Lindt chief Ernst Tanner told Reuters that the firm could weather rising cocoa costs due to its premium positioning.
"From Lindt, we have invested (in) the past 15 years enormous amounts in building the brand, establishing us as the No. 1 premium chocolate around the world, and such a strong brand can also bear some price adjustments upwards."
Cocoa butter, sugar and nuts
Nina Keller, corporate communications at Lindt confirmed Tanner’s comments.
“The commodity prices - especially for our most important ingredients cocoa beans and cocoa butter - have risen steadily in the course of this year,” she said.
“One of the reasons for this high is the growing demand for chocolate products in general as well as in emerging markets such as Eastern Europe, India and China in particular.”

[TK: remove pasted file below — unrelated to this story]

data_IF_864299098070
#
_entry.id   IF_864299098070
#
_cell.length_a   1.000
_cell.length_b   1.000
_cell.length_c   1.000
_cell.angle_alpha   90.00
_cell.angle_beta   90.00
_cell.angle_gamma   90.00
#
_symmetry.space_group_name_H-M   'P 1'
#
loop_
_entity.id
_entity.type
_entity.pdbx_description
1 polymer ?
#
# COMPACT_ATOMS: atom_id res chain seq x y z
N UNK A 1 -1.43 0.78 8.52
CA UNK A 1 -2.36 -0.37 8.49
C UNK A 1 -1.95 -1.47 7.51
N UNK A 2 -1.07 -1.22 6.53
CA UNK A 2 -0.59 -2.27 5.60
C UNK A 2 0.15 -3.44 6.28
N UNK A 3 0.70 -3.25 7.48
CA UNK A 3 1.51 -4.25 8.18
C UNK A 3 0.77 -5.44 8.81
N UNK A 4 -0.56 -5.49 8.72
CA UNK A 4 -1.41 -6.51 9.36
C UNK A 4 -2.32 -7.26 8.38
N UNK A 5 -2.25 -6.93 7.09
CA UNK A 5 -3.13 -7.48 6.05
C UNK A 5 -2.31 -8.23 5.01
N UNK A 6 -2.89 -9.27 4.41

“Furthermore, there are increasing prices for other commodities such as sugar, nuts and energy.”
She said that Lindt compensated for fluctuating raw material costs through process optimization and moderate price adjustments on selected products.
Nestlé, Hershey and Mars
This week, Hershey announced plans to up its global wholesale prices by 8% in response to rising commodity costs for cocoa, dairy and nuts. Nestlé also said it would increase its confectionery prices in response to mounting commodity costs.
Mars recently told this site that it would not raise prices based on commodity costs as pricing decisions were made independently of ingredients outlays.
Cocoa prices reached a monthly average of $3,173 per metric ton (MT) in June, 39% higher than the same period last year.